Objective: To select the optimal method for developing experimental animal model of viral facial paralysis by comparing several inoculation methods.
Method: One hundred and twenty Balb/c mice were divided into 4 groups, with each group having 30 mice. Group A, the posterior auricular branch of right facial nerve were incised and inoculated with 25 microl HSV-1; group B, 25 microl HSV-1 were inoculated into the posterior aspect of the right auricle by cutaneous scarification; group C, 25 microl HSV-1 were injected into subcutaneous tissue of the posterior aspect of the right auricle; group D, 100 microl HSV-1 were inoculated in the way similar to that of group C. The symmetry of mouse face was observed, and the incidence of paralysis and death were analyzed. The temporal bones of paralyzed mice were serially sectioned and stained with hematoxylin and eosin.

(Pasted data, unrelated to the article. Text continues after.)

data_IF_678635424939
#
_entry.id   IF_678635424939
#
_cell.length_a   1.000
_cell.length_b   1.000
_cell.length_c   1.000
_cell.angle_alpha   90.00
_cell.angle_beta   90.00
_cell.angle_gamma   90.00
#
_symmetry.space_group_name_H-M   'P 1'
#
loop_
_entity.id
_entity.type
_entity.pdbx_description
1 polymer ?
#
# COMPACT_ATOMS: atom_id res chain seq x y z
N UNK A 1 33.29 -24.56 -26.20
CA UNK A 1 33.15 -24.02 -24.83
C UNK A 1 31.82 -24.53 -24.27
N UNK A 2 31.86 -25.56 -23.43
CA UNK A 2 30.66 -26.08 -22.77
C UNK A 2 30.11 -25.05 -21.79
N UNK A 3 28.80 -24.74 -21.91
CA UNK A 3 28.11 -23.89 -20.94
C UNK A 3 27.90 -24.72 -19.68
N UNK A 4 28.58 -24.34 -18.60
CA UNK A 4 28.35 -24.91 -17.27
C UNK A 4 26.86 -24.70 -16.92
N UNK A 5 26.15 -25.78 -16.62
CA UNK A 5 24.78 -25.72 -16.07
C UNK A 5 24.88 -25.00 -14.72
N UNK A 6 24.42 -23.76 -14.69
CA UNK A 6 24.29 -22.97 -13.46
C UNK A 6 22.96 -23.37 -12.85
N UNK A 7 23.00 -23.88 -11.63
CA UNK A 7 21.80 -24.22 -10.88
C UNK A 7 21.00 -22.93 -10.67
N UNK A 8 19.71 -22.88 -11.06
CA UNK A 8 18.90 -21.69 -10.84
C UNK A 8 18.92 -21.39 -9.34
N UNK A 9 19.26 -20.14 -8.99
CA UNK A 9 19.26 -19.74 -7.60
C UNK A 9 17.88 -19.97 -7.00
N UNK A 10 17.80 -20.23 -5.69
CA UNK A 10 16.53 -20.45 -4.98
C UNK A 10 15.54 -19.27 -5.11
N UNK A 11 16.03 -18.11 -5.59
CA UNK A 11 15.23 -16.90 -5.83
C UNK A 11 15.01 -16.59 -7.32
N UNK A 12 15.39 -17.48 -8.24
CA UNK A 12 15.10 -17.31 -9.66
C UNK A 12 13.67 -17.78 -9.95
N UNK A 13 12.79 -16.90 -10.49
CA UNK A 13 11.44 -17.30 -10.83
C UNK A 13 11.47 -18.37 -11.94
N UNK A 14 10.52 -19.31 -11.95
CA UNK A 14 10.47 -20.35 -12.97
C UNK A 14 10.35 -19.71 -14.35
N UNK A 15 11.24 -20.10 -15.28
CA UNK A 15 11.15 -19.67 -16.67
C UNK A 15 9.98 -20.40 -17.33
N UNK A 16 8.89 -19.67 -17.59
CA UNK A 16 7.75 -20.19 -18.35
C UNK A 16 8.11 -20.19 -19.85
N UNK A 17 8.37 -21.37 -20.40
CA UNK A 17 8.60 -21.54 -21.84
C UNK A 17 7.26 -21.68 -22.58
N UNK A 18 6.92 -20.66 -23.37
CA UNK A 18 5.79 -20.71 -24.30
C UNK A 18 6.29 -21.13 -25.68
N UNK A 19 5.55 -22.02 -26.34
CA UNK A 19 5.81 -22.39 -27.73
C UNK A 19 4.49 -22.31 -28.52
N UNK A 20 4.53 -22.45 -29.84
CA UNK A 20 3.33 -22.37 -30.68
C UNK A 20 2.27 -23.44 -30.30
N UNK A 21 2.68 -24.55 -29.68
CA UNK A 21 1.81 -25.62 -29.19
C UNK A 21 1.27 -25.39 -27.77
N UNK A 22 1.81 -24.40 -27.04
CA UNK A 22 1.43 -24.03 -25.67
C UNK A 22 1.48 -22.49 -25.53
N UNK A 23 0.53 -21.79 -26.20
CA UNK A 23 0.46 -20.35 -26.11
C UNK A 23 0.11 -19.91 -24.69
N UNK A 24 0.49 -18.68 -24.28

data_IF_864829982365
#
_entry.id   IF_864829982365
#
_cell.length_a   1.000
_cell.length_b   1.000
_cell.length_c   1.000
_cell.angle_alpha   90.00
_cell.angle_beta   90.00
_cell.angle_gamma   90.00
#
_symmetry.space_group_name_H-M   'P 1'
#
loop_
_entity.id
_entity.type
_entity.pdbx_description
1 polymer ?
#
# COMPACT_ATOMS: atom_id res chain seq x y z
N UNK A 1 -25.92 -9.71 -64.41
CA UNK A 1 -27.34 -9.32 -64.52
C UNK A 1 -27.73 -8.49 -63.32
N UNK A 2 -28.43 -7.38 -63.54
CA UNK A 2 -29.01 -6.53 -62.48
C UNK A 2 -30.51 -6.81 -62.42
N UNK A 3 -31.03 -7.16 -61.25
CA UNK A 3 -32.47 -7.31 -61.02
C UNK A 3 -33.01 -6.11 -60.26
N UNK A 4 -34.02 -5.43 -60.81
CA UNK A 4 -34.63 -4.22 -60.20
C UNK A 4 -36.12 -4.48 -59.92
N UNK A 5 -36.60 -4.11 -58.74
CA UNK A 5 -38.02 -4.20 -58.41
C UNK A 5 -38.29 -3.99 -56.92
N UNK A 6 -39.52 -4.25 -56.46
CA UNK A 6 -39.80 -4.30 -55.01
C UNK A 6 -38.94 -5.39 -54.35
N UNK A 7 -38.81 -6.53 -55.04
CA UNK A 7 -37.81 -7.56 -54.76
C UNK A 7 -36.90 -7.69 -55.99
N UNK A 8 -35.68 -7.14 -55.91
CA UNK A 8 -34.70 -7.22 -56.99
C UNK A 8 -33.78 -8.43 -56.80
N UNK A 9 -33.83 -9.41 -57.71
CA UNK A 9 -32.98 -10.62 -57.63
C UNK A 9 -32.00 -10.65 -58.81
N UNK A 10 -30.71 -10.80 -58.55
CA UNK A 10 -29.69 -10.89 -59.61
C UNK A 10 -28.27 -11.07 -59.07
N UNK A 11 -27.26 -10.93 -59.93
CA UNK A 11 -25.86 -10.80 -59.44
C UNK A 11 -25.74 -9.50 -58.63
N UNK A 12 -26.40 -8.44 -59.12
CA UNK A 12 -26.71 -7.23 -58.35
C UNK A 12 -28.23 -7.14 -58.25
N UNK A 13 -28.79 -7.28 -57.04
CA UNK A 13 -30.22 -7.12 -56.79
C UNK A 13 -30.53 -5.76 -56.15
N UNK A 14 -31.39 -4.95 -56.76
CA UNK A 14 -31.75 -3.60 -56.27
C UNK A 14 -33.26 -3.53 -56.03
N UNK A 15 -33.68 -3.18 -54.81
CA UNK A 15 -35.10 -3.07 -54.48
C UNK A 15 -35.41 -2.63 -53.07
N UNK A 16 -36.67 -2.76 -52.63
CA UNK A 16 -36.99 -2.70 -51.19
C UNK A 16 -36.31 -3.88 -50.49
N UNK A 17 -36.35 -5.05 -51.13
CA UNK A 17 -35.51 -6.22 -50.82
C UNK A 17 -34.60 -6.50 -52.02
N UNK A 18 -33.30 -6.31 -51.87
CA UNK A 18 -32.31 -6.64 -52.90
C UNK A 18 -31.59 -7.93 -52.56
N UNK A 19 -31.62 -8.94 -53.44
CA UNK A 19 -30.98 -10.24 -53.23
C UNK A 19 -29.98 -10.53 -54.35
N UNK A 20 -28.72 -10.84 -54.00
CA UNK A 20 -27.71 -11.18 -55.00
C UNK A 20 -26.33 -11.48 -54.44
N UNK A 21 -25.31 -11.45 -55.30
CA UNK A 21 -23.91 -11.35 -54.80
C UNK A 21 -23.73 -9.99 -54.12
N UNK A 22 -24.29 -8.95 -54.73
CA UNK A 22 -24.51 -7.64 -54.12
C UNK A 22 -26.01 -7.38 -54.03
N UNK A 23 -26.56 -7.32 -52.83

Result: Thirteen (43.33%) mice developed the right facial paralysis and recovered from it 3-7 days later in group A. Six (20%) mice developed the paralysis and recovered from it 2-9 days later in group B. Group C had no signs of facial paralysis and group D had 1 paralyzed animal. Except for 12 mice in group D, there was no death in the other groups. Nerve swelling was observed in right temporal facial nerve of paralyzed mice. Facial nerve to facial canal cross-sectional area ratio (FN/FC) of the right side was much higher than that of the left side.
Conclusion: Inoculating HSV-1 into the posterior auricular branch of facial nerve can produce an acute and transient facial paralysis in mice. With the advantage of higher morbidity of facial paralysis and lower mortality in comparison to the other methods, it is an optimal method.